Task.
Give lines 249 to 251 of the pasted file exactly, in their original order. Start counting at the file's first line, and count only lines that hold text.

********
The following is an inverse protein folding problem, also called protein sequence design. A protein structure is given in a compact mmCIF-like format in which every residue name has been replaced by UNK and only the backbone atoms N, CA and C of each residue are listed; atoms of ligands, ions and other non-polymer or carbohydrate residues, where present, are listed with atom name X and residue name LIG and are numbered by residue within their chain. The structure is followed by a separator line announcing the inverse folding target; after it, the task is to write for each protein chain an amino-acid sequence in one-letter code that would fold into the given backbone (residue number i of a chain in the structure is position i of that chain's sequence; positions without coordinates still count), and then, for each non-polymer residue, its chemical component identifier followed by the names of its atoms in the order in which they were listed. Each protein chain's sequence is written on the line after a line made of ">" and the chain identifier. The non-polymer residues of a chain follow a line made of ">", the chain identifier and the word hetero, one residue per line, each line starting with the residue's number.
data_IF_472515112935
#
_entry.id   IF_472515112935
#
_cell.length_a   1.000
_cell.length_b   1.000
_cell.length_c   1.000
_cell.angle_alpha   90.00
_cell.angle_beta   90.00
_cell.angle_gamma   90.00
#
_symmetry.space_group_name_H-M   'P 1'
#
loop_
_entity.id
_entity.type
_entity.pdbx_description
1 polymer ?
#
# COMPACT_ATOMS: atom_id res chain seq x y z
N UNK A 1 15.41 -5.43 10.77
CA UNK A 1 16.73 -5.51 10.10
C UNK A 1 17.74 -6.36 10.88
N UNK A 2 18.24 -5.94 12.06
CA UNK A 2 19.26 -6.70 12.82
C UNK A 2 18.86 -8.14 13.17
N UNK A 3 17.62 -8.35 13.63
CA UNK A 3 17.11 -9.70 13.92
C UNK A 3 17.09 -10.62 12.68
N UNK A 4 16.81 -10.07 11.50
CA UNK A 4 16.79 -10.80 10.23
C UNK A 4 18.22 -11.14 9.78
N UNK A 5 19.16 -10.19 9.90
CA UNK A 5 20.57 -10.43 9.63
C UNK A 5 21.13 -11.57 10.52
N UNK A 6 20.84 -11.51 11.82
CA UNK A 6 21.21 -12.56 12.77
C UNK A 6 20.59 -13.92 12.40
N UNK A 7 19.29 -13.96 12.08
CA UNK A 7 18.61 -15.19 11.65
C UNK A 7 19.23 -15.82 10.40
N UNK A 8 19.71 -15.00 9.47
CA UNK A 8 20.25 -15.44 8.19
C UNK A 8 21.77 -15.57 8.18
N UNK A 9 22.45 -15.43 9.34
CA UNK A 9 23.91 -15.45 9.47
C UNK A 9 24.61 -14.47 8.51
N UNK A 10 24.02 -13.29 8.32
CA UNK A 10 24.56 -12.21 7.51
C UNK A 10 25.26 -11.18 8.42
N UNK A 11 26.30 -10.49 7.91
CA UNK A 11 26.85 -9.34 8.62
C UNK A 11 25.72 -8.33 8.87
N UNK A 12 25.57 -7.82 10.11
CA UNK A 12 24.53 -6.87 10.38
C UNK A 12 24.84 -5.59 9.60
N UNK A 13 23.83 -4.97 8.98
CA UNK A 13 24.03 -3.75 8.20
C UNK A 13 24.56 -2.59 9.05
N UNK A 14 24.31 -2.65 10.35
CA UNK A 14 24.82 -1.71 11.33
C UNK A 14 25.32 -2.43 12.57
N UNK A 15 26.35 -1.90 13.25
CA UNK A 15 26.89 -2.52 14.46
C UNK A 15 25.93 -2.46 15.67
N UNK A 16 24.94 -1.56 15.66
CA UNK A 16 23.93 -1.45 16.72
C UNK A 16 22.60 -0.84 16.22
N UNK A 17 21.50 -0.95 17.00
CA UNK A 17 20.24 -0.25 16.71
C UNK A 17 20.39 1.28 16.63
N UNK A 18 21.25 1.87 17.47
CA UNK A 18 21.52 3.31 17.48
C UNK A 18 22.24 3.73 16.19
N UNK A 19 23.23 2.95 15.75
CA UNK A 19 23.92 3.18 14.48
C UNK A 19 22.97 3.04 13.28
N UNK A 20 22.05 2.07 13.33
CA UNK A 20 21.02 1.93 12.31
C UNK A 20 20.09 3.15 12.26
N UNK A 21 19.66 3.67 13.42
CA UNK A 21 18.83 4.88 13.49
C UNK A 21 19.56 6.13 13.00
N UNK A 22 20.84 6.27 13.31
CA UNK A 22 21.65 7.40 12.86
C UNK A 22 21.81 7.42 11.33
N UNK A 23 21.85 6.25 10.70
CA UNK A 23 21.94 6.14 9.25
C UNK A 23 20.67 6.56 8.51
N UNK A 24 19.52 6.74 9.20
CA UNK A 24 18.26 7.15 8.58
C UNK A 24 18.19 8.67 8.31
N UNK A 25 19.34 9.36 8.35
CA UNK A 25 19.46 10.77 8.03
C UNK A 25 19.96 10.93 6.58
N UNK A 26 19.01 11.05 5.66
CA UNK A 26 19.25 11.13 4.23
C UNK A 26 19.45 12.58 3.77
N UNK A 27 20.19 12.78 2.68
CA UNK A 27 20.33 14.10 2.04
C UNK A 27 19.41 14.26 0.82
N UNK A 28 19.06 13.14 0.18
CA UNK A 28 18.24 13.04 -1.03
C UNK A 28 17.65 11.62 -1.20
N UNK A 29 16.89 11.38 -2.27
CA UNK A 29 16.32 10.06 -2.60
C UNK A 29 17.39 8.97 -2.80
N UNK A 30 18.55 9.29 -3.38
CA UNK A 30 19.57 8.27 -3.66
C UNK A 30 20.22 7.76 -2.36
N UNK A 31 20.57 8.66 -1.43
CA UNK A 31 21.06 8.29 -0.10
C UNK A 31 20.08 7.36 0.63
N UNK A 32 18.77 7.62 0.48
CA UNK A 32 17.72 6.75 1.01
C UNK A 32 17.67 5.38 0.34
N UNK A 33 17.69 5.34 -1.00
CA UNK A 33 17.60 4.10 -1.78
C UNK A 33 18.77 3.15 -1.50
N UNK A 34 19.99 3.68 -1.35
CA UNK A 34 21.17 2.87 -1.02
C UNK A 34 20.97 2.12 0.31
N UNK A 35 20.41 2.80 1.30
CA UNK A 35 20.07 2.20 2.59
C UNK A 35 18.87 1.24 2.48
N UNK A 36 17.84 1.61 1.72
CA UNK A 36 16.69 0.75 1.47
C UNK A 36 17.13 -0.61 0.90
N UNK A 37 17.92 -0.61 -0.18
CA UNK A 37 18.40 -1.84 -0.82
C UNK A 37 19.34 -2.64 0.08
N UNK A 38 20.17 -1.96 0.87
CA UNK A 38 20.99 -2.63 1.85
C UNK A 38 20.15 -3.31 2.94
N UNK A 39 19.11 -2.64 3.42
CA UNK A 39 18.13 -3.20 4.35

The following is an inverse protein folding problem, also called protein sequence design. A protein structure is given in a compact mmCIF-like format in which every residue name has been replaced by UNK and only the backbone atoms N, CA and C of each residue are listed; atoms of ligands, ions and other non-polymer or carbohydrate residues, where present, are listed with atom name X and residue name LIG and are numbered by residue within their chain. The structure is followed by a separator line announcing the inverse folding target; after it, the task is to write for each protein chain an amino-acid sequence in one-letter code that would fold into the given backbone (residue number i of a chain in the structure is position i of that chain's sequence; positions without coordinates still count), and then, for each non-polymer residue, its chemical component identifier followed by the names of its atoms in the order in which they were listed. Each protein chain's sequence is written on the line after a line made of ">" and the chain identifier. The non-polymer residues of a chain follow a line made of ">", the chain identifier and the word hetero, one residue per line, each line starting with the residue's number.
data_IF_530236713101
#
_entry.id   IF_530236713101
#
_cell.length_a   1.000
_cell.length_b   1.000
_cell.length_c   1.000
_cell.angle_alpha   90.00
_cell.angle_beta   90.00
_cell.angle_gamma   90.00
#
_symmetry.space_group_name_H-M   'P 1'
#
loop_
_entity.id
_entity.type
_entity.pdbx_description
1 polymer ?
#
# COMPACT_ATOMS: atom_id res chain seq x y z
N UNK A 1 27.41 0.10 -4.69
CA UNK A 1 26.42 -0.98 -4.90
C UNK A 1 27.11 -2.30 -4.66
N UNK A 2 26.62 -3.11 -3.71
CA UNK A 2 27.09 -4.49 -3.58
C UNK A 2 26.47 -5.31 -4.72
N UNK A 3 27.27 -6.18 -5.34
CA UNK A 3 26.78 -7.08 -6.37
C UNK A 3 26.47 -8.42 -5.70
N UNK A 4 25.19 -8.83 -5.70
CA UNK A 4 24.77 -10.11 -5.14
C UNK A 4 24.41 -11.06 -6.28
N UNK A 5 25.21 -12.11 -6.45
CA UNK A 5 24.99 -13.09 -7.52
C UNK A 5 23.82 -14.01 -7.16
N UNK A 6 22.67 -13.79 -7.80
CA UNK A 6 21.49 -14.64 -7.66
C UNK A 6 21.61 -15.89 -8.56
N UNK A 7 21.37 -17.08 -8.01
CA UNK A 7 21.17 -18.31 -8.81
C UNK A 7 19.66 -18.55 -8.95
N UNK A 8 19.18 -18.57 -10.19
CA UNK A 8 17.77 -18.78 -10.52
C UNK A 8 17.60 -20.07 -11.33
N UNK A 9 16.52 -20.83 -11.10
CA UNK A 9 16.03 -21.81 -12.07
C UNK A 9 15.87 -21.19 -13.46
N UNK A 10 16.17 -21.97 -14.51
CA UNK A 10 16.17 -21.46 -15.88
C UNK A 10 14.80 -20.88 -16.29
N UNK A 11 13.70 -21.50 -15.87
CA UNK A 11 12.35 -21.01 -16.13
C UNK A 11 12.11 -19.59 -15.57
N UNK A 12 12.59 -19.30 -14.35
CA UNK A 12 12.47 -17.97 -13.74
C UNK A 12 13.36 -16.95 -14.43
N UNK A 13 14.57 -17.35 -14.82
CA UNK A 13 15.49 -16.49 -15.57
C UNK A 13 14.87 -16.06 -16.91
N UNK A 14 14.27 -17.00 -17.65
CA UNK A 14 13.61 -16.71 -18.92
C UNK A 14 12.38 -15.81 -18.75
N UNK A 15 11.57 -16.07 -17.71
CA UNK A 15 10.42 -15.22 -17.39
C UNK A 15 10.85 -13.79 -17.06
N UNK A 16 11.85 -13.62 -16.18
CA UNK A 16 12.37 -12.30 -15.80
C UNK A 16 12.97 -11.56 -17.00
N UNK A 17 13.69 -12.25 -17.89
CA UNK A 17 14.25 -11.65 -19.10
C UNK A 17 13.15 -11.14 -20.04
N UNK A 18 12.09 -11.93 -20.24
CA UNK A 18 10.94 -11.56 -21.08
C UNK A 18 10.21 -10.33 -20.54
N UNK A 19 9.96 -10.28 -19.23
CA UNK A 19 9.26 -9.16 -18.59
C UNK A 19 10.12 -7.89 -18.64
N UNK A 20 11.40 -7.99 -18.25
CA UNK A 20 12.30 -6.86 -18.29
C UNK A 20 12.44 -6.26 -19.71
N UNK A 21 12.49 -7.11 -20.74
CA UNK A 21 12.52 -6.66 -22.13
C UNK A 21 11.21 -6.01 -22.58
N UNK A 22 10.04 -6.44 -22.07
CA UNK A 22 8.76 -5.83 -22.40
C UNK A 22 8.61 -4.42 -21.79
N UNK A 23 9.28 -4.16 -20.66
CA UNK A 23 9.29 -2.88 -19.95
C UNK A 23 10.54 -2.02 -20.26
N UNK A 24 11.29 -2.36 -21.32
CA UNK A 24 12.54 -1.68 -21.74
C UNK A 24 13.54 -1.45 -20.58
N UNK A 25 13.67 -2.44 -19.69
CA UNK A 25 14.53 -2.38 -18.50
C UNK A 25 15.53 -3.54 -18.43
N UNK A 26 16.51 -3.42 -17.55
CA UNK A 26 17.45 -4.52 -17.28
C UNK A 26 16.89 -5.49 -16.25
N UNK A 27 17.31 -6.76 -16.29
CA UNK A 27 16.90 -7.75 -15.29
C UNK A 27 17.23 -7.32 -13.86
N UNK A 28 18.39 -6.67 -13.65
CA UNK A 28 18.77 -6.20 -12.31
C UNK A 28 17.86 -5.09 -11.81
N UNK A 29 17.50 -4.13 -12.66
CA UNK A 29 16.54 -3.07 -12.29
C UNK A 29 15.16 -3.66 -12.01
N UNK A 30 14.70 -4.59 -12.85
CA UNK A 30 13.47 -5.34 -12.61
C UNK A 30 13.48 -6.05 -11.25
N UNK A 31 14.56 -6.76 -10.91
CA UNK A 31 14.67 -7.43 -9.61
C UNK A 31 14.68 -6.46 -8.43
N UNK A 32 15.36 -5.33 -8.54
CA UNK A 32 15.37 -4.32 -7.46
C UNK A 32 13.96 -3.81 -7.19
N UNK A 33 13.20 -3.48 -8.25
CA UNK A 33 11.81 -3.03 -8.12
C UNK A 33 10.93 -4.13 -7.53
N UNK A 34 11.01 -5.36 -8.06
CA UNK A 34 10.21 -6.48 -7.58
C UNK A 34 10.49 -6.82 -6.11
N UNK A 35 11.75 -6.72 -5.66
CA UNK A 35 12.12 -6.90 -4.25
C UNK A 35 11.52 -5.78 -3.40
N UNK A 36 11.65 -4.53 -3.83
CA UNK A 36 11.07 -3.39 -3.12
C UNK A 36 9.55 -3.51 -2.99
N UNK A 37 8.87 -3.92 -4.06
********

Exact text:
N UNK A 31 14.56 -6.76 -10.91
CA UNK A 31 14.67 -7.43 -9.61
C UNK A 31 14.68 -6.46 -8.43